Since the Tax Cuts and Jobs Act of 2017, there’s been a higher standard deduction, which makes it harder to claim charitable tax breaks, explained Christopher Hoyt, a law professor at the University of Missouri in Kansas City.
Roughly 33% of taxpayers itemized deductions in 2017, compared to fewer than 10% in 2021, said Hoyt, speaking at the American Institute of Certified Public Accountants’ annual conference in Las Vegas on Tuesday.
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For 2023, the standard deduction is $13,850 for single filers and $27,700 for married couples filing together, and there’s no benefit to itemized deductions — including charitable gifts, medical expenses and more — until the combined amount exceeds the standard deduction.
Given these constraints, investors can maximize tax breaks by “bunching gifts,” Hoyt said. “Concentrate your gifts in one year, as opposed to spreading them over several.”
Consider donor-advised funds for ‘bunching’
One popular option for bunching gifts is the so-called donor-advised fund, which provides an upfront tax break while acting like a charitable checking account for future gifts.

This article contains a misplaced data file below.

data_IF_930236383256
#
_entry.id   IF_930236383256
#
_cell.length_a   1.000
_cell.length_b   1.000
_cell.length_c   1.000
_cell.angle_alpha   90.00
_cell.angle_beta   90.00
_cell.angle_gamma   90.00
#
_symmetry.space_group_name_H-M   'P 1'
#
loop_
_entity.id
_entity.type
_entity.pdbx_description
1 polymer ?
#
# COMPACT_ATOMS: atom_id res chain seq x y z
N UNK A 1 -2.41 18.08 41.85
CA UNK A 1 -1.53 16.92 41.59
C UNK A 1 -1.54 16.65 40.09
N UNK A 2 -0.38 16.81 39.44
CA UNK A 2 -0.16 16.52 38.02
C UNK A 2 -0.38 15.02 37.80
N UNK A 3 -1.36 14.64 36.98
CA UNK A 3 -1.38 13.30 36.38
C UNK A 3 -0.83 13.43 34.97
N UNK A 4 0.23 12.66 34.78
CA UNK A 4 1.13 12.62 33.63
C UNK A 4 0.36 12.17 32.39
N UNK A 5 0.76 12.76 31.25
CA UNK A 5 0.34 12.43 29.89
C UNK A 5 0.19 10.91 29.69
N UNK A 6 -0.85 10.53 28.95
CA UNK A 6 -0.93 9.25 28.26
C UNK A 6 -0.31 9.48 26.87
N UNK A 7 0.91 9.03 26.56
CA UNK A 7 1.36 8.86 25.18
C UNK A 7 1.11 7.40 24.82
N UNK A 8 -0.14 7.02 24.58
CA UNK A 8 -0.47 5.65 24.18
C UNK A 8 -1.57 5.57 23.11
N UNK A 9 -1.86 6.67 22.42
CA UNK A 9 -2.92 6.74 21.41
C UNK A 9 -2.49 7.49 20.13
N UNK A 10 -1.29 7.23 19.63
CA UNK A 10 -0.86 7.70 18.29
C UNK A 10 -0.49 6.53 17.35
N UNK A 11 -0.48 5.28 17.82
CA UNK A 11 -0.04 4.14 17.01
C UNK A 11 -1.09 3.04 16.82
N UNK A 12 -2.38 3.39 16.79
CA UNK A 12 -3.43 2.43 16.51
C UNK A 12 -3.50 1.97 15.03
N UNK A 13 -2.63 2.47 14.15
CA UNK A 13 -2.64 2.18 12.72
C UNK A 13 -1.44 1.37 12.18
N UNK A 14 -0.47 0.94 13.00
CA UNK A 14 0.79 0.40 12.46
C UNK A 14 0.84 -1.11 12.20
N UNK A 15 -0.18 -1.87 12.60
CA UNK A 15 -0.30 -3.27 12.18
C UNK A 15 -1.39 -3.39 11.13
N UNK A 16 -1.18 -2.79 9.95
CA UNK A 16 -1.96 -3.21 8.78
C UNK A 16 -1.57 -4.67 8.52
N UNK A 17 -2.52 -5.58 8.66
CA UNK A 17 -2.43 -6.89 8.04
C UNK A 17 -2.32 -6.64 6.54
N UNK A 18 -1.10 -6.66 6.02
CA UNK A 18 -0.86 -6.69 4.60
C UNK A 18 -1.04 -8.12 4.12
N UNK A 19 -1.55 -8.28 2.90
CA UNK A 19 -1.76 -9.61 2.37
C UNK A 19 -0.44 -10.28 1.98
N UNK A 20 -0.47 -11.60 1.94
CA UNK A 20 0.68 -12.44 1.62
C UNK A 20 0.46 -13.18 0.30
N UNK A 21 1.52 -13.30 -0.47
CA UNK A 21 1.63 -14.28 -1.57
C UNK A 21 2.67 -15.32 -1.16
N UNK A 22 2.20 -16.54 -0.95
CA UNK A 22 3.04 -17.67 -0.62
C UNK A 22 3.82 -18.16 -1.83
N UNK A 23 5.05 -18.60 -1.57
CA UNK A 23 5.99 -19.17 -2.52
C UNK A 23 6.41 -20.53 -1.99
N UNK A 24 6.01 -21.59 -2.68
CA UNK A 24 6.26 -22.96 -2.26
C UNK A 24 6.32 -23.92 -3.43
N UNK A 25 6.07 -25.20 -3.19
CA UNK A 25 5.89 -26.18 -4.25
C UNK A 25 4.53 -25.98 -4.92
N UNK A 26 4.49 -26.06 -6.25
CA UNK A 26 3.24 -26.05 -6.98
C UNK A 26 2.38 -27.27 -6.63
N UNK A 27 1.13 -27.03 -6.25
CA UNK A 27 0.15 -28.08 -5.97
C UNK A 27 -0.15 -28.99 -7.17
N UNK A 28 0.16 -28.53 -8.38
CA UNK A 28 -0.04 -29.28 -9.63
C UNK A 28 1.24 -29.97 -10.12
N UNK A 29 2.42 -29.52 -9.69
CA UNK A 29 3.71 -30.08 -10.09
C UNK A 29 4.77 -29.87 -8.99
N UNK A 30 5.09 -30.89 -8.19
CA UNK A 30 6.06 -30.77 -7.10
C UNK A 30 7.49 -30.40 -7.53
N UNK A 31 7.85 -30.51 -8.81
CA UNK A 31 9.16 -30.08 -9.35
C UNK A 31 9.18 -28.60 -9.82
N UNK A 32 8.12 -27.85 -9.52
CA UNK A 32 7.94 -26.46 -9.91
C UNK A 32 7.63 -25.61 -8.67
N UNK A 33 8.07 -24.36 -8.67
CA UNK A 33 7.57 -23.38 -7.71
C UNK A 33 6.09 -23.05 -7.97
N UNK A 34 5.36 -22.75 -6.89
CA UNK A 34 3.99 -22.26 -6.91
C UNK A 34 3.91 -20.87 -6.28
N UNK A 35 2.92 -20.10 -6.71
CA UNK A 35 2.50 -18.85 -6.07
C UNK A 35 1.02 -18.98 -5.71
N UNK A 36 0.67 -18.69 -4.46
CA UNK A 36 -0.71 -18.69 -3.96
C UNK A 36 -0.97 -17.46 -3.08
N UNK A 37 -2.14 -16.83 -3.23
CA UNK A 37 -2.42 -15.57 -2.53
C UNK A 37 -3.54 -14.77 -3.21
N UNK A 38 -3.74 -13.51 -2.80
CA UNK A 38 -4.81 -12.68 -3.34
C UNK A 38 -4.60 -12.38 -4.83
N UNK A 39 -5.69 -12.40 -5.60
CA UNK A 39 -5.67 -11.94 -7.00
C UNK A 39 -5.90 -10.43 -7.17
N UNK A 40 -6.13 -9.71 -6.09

Donor-advised funds have exploded since the 2017 tax law change, and more than 75% are less than five years old, according to Hoyt. However, it’s unclear whether they will remain as popular once the increased standard deduction sunsets in 2026.
Typically, the best assets to donate to charity, including donor-advised funds, are profitable investments from a brokerage account because you can bypass capital gains taxes, which results in a bigger gift to charity.
Nearly 60% of 2022 contributions to Fidelity’s donor-advised fund were non-cash assets, such as stocks, and many chose to donate assets with built-in gains, the organization reported.
Shift to individual retirement accounts at 70½
Once you’re age 70½ or older, it’s typically better to donate funds from pre-tax individual retirement accounts, known as qualified charitable distributions or QCDs, Hoyt said.
You can donate up to $100,000 per year from your pre-tax IRA, he said, and the “secret sauce” is that QCDs can satisfy your required minimum distributions.
“The big winners are donors who take the standard deduction,” Hoyt said, because QCDs don’t count as income, which can penalize seniors through higher Medicare Part B and Part D premiums.
To qualify, you must transfer the money directly from an IRA to an eligible charity and get a confirmation from the organization that you received no benefit in exchange, he said.